YOU can contribute by clicking on POST A COMMENT in the header of this news item or email your knowledge by clicking here

By clicking on the next line....please continue reading this evolving science news by clicking on the line outside this box...but only after reading the right hand column which has vED knowledge leading to details on many pages on this knowledge sharing web site....TO MAKE YOUR TOMRORROW HAPPIER THAN TODAY WITH INCREASED LIFE KNOLWEDGE....



Clay can kill superbugs, study finds

April 6, 2008: Ottawa Citizen: Tom Spears 

OTTAWA - Ordinary clay dug from the ground can kill the drug-resistant superbug MRSA and other lethal infections, and is being investigated as a potential tool in treating patients.

"Healing" clays have been known for years to soak up toxins produced by bacteria, which can limit the spread of infection.

But now, research at Arizona State University shows some forms of clay actually kill salmonella, E. coli, MRSA and Mycobacterium ulcerans, which causes flesh-eating disease. If scientists can figure out how it works, they could make a cheap, low-tech weapon against infection available in countries that don't have access to Western medicine.

"Clays are little chemical drug-stores in a packet," said study leader Lynda Williams, a geochemist at Arizona State.

"They contain literally hundreds of elements. Some of these compounds are beneficial, but others aren't. Our goal is to find out what nature is doing and see if we can find a better way to kill harmful bacteria."

Clay is defined as any mineral that forms very tiny grains of less than two microns, or millionths of a metre.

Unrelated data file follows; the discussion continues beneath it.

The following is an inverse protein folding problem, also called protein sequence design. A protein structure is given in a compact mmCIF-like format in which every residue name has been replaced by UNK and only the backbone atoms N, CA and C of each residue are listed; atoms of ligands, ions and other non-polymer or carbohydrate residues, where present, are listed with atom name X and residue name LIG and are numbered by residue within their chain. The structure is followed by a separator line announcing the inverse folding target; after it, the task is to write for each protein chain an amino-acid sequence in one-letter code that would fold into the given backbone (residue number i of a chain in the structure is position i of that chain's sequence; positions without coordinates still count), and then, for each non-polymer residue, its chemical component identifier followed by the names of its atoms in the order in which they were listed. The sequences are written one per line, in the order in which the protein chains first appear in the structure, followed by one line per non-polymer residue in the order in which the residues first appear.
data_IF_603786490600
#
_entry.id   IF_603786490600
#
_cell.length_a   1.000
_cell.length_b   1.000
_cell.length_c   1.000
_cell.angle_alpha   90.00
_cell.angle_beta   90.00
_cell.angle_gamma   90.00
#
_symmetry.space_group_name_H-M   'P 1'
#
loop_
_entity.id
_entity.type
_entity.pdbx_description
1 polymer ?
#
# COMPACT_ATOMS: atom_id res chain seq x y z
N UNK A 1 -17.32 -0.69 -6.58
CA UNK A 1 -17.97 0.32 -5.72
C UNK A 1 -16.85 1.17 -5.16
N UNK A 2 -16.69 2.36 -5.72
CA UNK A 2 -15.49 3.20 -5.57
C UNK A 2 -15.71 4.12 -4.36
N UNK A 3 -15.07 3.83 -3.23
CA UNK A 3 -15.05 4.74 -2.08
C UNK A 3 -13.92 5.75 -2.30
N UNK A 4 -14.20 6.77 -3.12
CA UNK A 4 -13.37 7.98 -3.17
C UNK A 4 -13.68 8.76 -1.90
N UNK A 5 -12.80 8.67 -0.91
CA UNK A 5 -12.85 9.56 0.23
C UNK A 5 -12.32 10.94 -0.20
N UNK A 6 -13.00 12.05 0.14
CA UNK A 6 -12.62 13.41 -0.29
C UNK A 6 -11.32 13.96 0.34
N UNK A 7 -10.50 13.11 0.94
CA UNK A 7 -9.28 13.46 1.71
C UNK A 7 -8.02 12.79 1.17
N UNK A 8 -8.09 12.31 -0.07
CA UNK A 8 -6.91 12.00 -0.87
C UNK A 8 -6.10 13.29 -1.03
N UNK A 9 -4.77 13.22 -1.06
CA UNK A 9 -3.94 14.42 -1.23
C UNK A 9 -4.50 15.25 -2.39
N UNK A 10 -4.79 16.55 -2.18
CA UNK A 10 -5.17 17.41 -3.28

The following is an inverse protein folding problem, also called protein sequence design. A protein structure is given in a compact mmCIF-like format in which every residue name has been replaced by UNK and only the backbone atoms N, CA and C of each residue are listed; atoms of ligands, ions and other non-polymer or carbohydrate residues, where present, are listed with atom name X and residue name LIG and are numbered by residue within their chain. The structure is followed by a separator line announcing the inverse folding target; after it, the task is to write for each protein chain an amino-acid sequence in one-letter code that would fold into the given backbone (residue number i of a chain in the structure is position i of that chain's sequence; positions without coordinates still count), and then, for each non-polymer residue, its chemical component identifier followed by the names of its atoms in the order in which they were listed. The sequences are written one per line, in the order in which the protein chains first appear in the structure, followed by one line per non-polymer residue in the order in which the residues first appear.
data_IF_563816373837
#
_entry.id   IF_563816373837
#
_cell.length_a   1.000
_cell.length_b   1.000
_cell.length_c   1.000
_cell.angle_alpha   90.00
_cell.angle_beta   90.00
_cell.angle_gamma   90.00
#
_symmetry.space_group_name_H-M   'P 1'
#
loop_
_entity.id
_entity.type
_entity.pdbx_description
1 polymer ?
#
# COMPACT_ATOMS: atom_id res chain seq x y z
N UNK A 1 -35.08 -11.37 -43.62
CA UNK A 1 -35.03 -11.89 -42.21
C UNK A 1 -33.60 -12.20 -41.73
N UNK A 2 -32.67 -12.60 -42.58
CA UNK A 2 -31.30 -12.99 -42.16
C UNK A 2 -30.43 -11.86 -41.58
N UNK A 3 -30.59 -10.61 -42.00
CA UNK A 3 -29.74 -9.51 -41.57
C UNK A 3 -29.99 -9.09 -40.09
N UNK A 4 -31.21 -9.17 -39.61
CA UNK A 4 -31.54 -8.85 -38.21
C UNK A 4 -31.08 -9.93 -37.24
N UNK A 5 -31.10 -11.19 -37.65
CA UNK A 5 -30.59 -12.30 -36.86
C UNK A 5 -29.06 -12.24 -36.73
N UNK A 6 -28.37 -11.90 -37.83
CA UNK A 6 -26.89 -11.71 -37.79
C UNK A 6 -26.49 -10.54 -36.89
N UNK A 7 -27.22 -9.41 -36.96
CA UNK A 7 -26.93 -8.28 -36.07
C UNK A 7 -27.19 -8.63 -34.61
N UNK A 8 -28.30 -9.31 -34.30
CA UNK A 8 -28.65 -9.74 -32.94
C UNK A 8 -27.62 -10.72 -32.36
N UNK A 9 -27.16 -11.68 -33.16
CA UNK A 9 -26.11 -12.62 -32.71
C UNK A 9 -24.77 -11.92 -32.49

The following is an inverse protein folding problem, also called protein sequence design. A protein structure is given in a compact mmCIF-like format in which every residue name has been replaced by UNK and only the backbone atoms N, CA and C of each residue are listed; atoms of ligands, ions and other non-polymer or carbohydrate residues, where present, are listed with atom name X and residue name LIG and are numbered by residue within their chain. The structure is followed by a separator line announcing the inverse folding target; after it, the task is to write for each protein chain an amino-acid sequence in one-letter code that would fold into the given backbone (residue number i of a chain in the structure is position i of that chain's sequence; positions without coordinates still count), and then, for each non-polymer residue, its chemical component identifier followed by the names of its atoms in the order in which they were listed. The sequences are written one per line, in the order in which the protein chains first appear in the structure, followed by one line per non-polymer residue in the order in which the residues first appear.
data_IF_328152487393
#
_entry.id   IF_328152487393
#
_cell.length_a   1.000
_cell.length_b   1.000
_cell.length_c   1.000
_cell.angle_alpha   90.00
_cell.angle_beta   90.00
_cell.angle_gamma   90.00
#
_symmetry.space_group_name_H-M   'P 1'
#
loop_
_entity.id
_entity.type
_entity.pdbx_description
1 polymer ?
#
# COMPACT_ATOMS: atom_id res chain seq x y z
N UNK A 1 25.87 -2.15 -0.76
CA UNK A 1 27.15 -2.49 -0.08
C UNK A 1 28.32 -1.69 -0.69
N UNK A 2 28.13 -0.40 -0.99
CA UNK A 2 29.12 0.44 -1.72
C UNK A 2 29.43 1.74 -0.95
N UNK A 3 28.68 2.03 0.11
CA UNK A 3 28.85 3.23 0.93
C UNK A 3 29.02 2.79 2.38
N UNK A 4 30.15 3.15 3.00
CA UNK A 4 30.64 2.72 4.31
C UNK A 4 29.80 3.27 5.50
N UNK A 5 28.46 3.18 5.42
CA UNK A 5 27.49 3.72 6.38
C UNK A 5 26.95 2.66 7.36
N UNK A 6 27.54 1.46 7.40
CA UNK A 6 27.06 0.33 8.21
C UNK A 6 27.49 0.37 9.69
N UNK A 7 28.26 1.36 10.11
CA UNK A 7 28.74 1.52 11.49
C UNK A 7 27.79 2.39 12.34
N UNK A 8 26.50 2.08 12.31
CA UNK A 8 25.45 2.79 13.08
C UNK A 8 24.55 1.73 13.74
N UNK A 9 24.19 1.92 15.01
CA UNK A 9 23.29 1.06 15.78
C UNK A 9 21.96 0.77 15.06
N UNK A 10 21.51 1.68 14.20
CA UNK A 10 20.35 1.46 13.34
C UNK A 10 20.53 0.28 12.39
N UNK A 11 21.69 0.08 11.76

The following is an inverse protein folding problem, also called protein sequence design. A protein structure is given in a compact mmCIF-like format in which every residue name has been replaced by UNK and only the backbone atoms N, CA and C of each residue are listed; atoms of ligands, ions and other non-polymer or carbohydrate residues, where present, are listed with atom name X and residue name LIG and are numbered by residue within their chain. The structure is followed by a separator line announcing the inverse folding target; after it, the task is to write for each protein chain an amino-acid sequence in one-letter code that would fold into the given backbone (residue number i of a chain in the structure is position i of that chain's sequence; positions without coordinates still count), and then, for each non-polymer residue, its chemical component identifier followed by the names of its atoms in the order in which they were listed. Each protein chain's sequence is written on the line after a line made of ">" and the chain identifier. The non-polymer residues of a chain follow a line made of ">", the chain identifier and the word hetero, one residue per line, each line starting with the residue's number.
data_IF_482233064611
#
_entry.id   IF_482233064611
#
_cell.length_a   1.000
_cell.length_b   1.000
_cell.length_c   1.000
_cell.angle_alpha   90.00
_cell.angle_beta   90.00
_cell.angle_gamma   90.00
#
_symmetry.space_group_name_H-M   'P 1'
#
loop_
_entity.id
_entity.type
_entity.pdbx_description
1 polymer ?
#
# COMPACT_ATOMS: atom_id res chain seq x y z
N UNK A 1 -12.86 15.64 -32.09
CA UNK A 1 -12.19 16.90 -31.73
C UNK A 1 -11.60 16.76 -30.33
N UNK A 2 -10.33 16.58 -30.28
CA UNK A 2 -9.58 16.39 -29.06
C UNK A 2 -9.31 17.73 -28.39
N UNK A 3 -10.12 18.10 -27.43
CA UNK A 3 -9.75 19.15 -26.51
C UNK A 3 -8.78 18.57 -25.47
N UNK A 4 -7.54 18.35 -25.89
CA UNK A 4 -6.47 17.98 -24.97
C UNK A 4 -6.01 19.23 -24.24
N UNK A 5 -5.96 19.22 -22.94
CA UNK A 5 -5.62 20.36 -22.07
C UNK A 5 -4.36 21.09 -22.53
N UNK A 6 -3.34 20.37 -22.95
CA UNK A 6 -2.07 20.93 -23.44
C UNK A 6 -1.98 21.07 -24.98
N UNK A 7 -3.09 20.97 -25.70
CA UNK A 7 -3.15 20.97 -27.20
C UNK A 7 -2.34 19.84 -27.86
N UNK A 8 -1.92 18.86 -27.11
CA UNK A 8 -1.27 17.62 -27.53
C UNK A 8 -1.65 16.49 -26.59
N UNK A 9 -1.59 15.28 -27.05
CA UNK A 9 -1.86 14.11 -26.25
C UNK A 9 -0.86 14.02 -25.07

How it kills bacteria is still an enormous mystery, but Ms. Williams knows that it does the job somehow - at least in glass dishes of bacteria cultures. Tests in animals haven't started yet.

Still, she's hopeful, especially since there's some limited but intriguing experience with human patients underlying the theory.

A French woman she knew grew up using clay to heal cuts, as a folk remedy.

The woman was married to an ambassador and later travelled to the Ivory Coast.


"She saw these people with flesh-eating disease. It's a mycobacterial infection that eats the fat tissue under the skin. It puts out a toxin that's immuno-suppressant, so the body's defences don't kill the bacteria."

The French woman tried a variety of clays in an effort to fight the infection.

"That would never have been allowed in the United States, but she actually, through trial and error, found some that killed the infection."

Eventually, Arizona State got involved, creating a mixed team of experts in geology and infectious disease. So far it has tested 20 types of clay, and found that three were highly effective.

"There really are natural clays out there that kill a broad spectrum of human pathogens," Ms. Williams said.

The clays would be directly useful only on surface infections, but the team hopes that learning how they work might also inspire drugs that work internally. As well, they hope to find inexpensive ways to kill bacteria as antibiotics lose their effectiveness.

"How" is still the big question. They aren't sure whether it's the acidity level in clay (which ranges from very high to very low), the other elements contained in them, the oxygen available to them, or other chemistry.

Her results were presented Sunday night to the annual meeting of the American Chemical Society, in New Orleans.

Ms. Williams cautions that people shouldn't use clay they find themselves, as it may contain arsenic, mercury or other toxic metals.

"Healing clays" are also for sale on the Internet, she notes. In fact, her lab tested some that claimed to kill bacteria.

Most of them didn't work.

Ottawa Citizen 2008